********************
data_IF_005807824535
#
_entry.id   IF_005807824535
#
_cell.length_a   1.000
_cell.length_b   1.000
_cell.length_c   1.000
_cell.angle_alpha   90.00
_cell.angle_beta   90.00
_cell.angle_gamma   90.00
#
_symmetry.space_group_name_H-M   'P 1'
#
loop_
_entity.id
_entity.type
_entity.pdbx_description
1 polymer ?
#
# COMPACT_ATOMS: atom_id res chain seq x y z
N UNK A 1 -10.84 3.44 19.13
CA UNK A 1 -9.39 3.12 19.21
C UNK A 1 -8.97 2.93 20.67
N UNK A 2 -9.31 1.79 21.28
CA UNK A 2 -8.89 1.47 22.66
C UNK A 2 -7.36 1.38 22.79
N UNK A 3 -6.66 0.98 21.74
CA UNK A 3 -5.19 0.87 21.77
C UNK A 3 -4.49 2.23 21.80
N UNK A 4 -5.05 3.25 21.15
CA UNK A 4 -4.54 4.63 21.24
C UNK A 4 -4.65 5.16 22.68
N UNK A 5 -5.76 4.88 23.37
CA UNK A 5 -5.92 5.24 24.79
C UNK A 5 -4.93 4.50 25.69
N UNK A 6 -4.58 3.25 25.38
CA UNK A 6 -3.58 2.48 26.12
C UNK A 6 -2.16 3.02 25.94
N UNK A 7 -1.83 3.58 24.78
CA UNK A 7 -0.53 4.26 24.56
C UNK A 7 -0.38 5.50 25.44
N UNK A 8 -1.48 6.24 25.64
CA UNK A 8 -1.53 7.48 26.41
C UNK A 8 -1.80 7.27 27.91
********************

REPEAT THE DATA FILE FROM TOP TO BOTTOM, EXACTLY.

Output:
data_IF_005807824535
#
_entry.id   IF_005807824535
#
_cell.length_a   1.000
_cell.length_b   1.000
_cell.length_c   1.000
_cell.angle_alpha   90.00
_cell.angle_beta   90.00
_cell.angle_gamma   90.00
#
_symmetry.space_group_name_H-M   'P 1'
#
loop_
_entity.id
_entity.type
_entity.pdbx_description
1 polymer ?
#
# COMPACT_ATOMS: atom_id res chain seq x y z
N UNK A 1 -10.84 3.44 19.13
CA UNK A 1 -9.39 3.12 19.21
C UNK A 1 -8.97 2.93 20.67
N UNK A 2 -9.31 1.79 21.28
CA UNK A 2 -8.89 1.47 22.66
C UNK A 2 -7.36 1.38 22.79
N UNK A 3 -6.66 0.98 21.74
CA UNK A 3 -5.19 0.87 21.77
C UNK A 3 -4.49 2.23 21.80
N UNK A 4 -5.05 3.25 21.15
CA UNK A 4 -4.54 4.63 21.24
C UNK A 4 -4.65 5.16 22.68
N UNK A 5 -5.76 4.88 23.37
CA UNK A 5 -5.92 5.24 24.79
C UNK A 5 -4.93 4.50 25.69
N UNK A 6 -4.58 3.25 25.38
CA UNK A 6 -3.58 2.48 26.12
C UNK A 6 -2.16 3.02 25.94
N UNK A 7 -1.83 3.58 24.78
CA UNK A 7 -0.53 4.26 24.56
C UNK A 7 -0.38 5.50 25.44
N UNK A 8 -1.48 6.24 25.64
CA UNK A 8 -1.53 7.48 26.41
C UNK A 8 -1.80 7.27 27.91